Writing Is Easy. Starting Is Hard.

 By Mike Feinsilber

The purpose of the first sentence—any first sentence—is to compel the reader to read the second sentence.

Knowing that just makes it harder to write sentence one. Small wonder so many of us have trouble doing that.

Books about writing don’t help much: “The way to start writing is to start writing,” they say. Or: “Write down anything, just to get started. You can always get rid of it in revising.”

Maybe we can learn something about getting started writing by reading some first sentences. If nothing else, that might call attention to some books whose second and subsequent sentences we might want to read. (I’ve put an asterisk by some I hope you do read.)

I’ve pulled the first sentences from books in my home library. This is not a collection of famous first sentences or first sentences from famous writers.  Just an attempt to see how some writers started.

Maybe they didn’t. I can imagine an editor sending a note to the writer: “Hey, Ernest. I think you ought to ditch your first five chapters and start with Chapter 6, where the book starts getting interesting.”

Now I’ll get out of the way. The first sentences, please:

“Then there was the bad weather.” —A Moveable Feast by Ernest Hemingway.

“James Hurt says that Lincoln used ‘the ordinary coin of funeral oratory’ at Gettysburg.” —Lincoln at Gettysburg: The Words that Remade America by Garry Wills.

“They had been on the road for six days, a clan of five bouncing along in a tired wagon, when Bam White woke to some bad news.” —The Worst Hard Time: The Untold Story of Those Who Survived the Great American Dust Bowl by Timothy Egan.*

“I wish Giovanni would kiss me.” —Eat, Pray, Love by Elizabeth Gilbert.

“About ten years ago a school in Connecticut held ‘a day devoted to the arts,’ and I was asked if I would come and talk about writing as a vocation.” —On Writing Well by William Zinsser.

“There is a strange ambivalence to the season.” —Second Cutting: Letters from the Country by Richard M. Ketchum.

“On May 18, 1860, the day when the Republican Party would nominate its candidate for president, Abraham Lincoln was up early.” —Team of Rivals: The Political Genius of Abraham Lincoln by Doris Kearns Goodwin.

“In the official annals of the government of the Czechoslovak Socialist Republic, Rudolph Zukal was Enemy of the People number 265.” —The Haunted Land: Facing Europe’s Ghosts After Communism by Tina Rosenberg.*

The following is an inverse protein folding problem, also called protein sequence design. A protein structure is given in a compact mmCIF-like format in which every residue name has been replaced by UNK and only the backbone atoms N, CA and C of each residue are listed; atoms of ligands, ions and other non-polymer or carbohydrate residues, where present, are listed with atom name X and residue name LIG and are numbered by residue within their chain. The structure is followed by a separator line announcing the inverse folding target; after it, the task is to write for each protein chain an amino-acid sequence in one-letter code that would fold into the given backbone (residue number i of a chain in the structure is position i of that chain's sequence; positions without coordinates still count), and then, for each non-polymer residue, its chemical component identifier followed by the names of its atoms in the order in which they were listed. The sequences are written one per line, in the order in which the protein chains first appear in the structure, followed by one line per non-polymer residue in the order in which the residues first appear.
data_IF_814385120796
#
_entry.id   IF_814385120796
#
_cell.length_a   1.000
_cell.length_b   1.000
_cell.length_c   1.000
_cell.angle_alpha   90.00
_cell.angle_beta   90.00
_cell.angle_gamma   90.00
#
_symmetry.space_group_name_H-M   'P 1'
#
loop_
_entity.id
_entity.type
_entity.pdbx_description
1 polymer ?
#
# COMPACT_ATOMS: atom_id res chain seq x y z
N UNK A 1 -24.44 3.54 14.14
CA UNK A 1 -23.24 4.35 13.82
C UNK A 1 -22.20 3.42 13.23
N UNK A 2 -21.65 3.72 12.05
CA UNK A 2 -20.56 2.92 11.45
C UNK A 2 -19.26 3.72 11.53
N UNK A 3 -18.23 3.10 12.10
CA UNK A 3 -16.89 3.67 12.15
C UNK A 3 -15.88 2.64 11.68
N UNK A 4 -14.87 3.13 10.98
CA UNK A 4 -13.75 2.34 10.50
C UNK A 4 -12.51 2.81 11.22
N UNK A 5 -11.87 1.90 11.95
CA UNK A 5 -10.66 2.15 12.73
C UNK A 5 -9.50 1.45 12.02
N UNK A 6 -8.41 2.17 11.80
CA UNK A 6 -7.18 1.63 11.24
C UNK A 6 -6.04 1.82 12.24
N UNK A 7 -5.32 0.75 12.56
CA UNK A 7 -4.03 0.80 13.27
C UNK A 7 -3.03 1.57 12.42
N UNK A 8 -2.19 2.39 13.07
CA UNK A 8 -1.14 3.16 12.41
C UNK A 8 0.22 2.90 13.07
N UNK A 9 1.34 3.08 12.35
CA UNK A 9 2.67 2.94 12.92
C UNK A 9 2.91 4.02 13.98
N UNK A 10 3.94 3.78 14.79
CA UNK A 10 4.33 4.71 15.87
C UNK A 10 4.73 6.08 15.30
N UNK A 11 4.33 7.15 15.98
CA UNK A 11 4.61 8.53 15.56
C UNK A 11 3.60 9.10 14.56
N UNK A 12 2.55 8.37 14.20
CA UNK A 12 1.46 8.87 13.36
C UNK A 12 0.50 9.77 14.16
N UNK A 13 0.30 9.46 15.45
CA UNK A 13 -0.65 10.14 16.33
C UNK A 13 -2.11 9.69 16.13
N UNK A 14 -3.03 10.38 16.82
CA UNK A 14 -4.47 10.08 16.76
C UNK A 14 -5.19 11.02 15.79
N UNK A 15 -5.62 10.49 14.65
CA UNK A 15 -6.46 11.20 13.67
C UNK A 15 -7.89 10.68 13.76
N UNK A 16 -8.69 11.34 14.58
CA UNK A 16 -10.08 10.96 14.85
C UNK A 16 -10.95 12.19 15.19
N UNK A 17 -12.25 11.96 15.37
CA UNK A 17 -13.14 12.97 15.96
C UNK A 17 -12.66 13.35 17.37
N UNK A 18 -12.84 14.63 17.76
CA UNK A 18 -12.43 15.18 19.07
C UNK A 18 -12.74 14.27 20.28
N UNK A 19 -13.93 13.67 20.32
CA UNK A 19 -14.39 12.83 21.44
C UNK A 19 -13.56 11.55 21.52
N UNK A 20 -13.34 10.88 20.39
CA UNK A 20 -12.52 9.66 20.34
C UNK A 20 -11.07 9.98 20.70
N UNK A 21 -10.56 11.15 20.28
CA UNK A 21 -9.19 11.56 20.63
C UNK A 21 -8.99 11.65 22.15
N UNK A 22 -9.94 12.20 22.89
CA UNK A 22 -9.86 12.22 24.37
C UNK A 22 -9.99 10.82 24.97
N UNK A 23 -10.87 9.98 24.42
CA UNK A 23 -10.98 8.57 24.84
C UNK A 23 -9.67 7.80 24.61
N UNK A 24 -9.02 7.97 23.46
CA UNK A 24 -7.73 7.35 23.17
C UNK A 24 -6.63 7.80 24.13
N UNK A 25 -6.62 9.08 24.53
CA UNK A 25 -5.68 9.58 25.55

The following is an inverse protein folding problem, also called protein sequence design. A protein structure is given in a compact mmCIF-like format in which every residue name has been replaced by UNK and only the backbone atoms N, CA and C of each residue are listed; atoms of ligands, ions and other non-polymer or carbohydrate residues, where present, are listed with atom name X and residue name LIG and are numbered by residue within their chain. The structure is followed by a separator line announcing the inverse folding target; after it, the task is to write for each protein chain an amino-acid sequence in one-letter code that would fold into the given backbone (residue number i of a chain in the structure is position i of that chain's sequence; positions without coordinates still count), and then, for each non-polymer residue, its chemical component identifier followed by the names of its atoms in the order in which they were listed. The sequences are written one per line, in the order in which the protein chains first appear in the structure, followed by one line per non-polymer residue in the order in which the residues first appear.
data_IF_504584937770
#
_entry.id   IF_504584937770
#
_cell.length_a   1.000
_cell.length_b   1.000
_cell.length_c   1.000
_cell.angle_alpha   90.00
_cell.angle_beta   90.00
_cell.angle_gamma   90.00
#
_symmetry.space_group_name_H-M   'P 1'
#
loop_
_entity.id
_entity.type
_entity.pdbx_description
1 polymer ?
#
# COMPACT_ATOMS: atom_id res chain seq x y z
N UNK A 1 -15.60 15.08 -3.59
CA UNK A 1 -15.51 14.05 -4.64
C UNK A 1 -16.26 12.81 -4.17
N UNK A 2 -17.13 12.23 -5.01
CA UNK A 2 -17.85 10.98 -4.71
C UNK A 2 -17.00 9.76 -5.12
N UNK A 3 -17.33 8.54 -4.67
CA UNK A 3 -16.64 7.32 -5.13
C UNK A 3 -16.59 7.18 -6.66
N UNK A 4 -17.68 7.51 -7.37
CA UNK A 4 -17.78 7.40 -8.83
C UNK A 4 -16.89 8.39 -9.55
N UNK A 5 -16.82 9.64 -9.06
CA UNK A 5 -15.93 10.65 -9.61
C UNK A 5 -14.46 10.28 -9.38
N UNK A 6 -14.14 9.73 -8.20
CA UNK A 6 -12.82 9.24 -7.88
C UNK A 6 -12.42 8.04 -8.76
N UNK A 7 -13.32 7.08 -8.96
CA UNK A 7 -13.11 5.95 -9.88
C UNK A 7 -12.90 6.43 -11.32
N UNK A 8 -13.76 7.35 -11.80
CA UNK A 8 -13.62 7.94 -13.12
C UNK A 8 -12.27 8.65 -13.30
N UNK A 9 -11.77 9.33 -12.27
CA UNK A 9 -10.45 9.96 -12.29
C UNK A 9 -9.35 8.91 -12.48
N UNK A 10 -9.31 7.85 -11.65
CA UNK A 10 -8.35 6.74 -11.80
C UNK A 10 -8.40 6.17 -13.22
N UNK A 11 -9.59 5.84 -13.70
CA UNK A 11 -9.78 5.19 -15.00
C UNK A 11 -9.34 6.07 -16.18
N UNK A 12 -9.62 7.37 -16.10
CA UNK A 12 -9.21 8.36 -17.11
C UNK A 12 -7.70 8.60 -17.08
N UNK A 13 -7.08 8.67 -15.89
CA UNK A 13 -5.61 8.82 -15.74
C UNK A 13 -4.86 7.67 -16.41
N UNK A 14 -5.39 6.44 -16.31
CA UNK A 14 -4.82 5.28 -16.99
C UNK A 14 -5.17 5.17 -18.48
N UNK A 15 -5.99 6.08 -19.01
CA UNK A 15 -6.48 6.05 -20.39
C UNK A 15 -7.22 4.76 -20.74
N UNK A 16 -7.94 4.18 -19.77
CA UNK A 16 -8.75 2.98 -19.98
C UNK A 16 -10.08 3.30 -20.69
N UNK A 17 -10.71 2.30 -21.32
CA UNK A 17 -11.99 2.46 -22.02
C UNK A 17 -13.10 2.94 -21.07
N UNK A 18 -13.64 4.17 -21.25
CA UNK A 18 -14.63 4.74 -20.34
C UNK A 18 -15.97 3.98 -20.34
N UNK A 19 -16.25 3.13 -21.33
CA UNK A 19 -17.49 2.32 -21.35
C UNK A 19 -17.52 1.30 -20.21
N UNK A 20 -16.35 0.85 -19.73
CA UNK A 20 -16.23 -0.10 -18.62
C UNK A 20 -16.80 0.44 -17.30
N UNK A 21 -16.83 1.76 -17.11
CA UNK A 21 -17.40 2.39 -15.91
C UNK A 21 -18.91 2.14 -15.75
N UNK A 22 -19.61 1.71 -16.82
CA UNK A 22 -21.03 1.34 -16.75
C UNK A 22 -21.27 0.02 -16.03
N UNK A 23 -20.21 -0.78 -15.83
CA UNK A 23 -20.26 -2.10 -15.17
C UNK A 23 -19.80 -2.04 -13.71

“Now that it’s fashionable to reveal intimate details of married life, I can state publicly that my wife, Alice, has a weird predilection for limiting our family to three meals a day.” —Alice, Let’s Eat by Calvin Trillin.*

“The last government in the Western world to possess all of the attributes of aristocracy in working condition took office in England in June of 1895.” —The Proud Tower: A Portrait of the World Before the War: 1890-1914 by Barbara W. Tuchman.

“The past is forever with me and I remember it all.” —Life and Death in Shanghai by Nien Cheng.

“In the mid-1990s, the city of Baltimore was attacked by an epidemic of syphilis.” —The Tipping Point by Malcolm Gladwell.

“For a time after the first pieces of Route 495 were laid down across central Massachusetts, in the middle 1960s, the main hazard to drivers was deer.” —The Soul of a Good Machine by Tracy Kidder.

“‘We all ended up going into the service about the same time—the whole crowd.” —Working Class War: American Combat Soldier and Vietnam by Christian G. Appy.

“Whenever I’m in New York and I have a little time on my hands, I grab a backpack and some maps and a compass and maybe some lunch and I hike through Times Square and up the stairs of the Port Authority Bus Terminal, where I catch a bus to the Meadowlands.” —The Meadowlands by Robert Sullivan.

“Mercado’s Federal army, after its dramatic and terrible retreat four hundred miles across the desert when Chihuahua was abandoned, late three months at Ojinagao on the Rio Grande.” —The Collected Works of John Reed by John Reed.

“My parents’ paths first crossed in a museum on 23rd Street in New York.” —Personal History by Katharine Graham.

“It was a funeral to which they all came.” —A Bright Shining Lie: John Paul Vann and America in Vietnam by Neil Sheehan.

“His wife wasn’t drinking milk with her cocktails in the hope her stomach might hurt a little less—not then.” —The Living and the Dead: Robert McNamara and Five Lives of a Lost War by Paul Hendrickson.*

“The acrobatic city editor of fiction always has the adjective ‘hard-boiled’ before his title; it seems as inevitable as ‘waiting’ automobile, ‘nearby’ drugstore and ‘hurrying’ pedestrian.” —City Editor by Stanley Walker.

“The American left, like all modern political movements, began with printed words.” —American Dreamers: How the Left Changed a Nation by Michael Kazin.

Every one of these sentences invites you in. What conclusions can be drawn? The way to start writing is to start writing. Write down anything, just to get started. You can always get rid of it in revising. I guess those writers about writing know what they’re talking about.

Comments

  1. Jack Limpert says

    One of my favorite first sentences—it’s from the opening monologue in the play, I Never Sang for My Father, by Robert Anderson.The play opened on Broadway in 1968, starring Hal Holbrook, Alan Webb, and Lillian Gish, and then in 1970 was made into a wonderful movie, starring Gene Hackman, Melvyn Douglas, and Estelle Parsons. The first sentence:

    “Death ends a life, but it does not end a relationship, which struggles on in the survivor’s mind toward some final resolution, some clear meaning, which it perhaps never finds.”

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